Scottish Alarm (Rememories 7)
Being awakened by an incredibly loud fire alarm mere minutes after dozing off in a large Scottish hotel.
Day three of a UK tour. Day three typically being the hardest day of jet lag effects for this traveler. So very very tired.
Traipsing down carpeted hallways and staircases and vaguely registering an old building’s musty odor mixed with what I can only describe as unfamiliar and un-American-smelling cleaning solutions.
Finding my band mates and crew mates milling amongst the other guests in the “car park”.
Too tired to talk.
Becoming slightly worried about, and a bit envious of, the members of our entourage who had apparently been able to sleep through the Scottish alarm’s incessant nagging metallic pulse.
All clear, we’re told. Go back to your rooms. Only a test. At 2am! A test.
Long line at the lone refrigerator-sized elevator taking two to three people (max) at a time back to their floors.
Giving up and climbing the four flights back to my room.
Alarm still going. Painfully loud.
Trying to sleep. So tired. Trying to ignore the seemingly broken alarm. Thinking maybe this is my life now. Squeezing my eyes shut. Holding pillows over my ears.
Something whispers in my ear: “surrender”.
I sit up on the edge of the bed and focus my attention on the sound, assuming it’s the only thing there is to surrender to. Instead of struggling to NOT hear what is so inescapably there, I start to listen with intention.
What was once brutal, piercing and painful, slowly begins to reveal layers of tones and overtones. The chaos and noise reorders itself into something mesmerizing, beautiful and complex.
I turn my head and swirls of harmonic nuance dance off of different surfaces in the room.
I turn my head again and swear I can hear the mirror on the closet adding a shimmering, clear top note.
I stand up and move around the room and what was once a dull monotonous throbbing beat begins to reveal polyrhythms. I suppose thanks to a combination of the perception altering-duration and the very subtle reflections I’m beginning to grasp.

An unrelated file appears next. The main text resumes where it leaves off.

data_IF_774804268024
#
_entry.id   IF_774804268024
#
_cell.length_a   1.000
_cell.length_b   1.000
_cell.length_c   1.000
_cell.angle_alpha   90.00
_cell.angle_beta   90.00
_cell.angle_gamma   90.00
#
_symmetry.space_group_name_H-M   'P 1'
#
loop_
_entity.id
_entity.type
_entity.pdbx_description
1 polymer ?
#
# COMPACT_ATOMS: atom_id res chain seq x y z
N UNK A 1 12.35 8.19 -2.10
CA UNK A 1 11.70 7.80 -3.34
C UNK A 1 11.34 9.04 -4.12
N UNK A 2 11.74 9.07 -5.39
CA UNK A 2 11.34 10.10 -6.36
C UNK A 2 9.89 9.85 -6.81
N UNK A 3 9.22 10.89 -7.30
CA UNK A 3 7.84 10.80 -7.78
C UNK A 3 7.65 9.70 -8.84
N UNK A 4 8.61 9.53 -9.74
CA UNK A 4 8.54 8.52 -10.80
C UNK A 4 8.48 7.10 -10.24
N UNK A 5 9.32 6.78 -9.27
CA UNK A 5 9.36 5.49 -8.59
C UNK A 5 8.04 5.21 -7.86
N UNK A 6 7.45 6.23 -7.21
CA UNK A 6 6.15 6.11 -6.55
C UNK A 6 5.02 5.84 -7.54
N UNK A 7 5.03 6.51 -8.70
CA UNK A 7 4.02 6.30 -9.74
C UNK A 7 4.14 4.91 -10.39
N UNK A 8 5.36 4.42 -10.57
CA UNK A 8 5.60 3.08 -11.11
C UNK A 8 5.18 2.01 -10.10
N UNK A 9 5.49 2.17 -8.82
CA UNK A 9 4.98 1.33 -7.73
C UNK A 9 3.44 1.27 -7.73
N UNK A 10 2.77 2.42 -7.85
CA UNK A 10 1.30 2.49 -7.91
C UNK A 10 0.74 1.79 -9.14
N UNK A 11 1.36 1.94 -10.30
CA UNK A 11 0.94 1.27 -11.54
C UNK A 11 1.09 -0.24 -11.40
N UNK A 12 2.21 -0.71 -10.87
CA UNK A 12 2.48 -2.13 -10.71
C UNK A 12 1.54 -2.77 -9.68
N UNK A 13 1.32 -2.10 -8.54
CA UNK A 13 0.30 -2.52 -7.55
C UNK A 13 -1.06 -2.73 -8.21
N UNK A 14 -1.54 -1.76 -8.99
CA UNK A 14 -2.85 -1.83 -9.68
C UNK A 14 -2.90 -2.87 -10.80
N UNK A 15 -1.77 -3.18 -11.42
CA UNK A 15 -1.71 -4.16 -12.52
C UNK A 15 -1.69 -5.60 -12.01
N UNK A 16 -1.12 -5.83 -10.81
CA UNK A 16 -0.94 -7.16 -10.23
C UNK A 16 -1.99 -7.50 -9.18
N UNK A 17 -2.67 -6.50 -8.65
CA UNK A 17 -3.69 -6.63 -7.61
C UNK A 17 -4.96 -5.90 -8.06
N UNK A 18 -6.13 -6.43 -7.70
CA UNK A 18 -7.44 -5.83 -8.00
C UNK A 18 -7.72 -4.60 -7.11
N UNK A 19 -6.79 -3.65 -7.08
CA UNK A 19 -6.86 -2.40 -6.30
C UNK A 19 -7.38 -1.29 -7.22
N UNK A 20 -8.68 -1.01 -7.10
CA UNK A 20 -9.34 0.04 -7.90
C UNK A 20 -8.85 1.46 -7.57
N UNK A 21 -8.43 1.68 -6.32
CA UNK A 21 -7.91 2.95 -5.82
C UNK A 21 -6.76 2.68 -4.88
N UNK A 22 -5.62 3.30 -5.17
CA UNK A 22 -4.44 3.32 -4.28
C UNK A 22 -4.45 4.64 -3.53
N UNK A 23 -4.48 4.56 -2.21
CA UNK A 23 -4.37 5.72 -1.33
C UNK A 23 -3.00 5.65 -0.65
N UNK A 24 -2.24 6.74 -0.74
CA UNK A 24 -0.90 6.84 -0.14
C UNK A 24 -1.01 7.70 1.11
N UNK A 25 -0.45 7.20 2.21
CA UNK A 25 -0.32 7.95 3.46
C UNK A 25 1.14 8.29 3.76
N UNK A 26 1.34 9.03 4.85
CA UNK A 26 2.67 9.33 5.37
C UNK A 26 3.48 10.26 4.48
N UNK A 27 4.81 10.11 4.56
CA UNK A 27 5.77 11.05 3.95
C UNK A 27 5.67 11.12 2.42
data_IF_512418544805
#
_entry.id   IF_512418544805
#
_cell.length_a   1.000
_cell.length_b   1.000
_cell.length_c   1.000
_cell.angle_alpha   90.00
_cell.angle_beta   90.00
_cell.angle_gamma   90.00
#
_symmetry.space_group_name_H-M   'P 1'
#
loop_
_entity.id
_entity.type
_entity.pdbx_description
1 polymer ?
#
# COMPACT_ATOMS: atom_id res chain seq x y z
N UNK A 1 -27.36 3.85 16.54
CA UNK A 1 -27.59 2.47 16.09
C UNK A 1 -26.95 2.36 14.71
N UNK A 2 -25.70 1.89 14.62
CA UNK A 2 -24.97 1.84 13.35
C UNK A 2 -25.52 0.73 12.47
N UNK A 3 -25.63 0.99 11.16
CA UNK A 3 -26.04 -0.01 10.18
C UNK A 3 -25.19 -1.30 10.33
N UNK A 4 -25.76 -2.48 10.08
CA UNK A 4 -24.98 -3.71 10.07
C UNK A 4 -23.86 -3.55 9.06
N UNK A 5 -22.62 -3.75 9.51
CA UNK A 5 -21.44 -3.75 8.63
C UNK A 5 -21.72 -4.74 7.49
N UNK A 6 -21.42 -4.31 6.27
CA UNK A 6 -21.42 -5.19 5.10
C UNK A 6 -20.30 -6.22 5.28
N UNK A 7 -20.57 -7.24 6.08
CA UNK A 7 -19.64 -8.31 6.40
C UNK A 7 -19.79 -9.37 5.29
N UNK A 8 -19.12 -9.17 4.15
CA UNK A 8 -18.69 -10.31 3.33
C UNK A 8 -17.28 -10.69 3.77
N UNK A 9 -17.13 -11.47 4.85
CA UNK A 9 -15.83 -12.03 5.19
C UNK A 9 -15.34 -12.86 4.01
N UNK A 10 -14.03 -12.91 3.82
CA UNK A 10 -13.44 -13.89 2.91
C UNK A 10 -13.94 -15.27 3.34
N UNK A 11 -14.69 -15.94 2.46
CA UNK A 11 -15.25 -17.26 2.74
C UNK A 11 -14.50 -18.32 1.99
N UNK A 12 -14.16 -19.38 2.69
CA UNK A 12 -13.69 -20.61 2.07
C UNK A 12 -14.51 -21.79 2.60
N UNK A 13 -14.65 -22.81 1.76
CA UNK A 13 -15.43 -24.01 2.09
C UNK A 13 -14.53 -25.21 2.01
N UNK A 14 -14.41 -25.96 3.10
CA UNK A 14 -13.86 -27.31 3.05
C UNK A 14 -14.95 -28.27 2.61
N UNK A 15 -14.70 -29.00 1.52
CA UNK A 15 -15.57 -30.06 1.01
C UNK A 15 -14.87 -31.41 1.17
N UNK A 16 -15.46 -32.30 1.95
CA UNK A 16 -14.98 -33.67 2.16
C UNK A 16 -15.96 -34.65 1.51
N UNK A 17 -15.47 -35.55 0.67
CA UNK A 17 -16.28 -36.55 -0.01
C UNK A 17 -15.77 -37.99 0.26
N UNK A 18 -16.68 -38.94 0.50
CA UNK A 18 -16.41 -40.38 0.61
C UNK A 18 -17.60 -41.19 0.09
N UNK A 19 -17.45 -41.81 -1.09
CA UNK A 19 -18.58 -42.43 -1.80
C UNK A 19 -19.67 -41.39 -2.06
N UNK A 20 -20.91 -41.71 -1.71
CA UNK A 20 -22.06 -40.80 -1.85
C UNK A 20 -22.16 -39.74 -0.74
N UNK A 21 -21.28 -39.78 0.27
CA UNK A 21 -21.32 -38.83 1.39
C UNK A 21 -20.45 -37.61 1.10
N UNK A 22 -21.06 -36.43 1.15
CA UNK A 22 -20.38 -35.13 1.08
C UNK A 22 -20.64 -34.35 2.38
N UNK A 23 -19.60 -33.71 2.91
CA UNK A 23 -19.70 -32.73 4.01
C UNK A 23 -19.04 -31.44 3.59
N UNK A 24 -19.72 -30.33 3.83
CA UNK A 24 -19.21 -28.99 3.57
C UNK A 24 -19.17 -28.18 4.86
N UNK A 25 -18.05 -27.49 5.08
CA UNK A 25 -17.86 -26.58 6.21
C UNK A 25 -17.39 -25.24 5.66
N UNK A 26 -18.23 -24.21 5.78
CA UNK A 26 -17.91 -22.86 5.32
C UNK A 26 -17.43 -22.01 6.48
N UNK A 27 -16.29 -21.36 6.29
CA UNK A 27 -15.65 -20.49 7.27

Now I’m wide awake. I’m inspired.
I can’t believe everything I’m hearing is real. I’m hallucinating grand soaring melodies now.
The hair on my arms begins to stand on end.
It’s over. The alarm has stopped. It’s silent.
I immediately feel a sense of mourning. I miss the sound. I begin to cry. I feel abandoned.
I sit back down on the edge of the bed.
Now I’m trying to hang on to the sound. I find myself trying to conjure a lingering ghost. I want to keep it with me always now.
The way one glimpse of a smile can carve a deep, indelible impression of a loved one’s face to retrieve with the minds eye — that’s how I wish to be able to hear with my “mind’s ear(s)” this transcendent aural gift again.
A gift I guess I gave myself by saying yes and surrendering.
The way one might say yes and surrender to the unimaginable power of the ocean. When the waves are crashing in and the only way to not be violently knocked over is to lay down and become a part of the ocean — part of the wave.
At this point in my life I had already developed a piqued interest in John Cage, noise art, conceptual music… I had always been pretty curious when it comes to people making sounds. But I missed emotion and longed for sentiment in music I considered academic. I could not perceive a soul. Only a consciousness. Which, like I said, was exciting enough at that time in my life so full of discovery and revelations.
Honestly though, I didn’t get it. Most experimental music was hard to feel any connection to.
Until the Scottish alarm explained it to me relentlessly.
The soul I perceived to be missing? My own.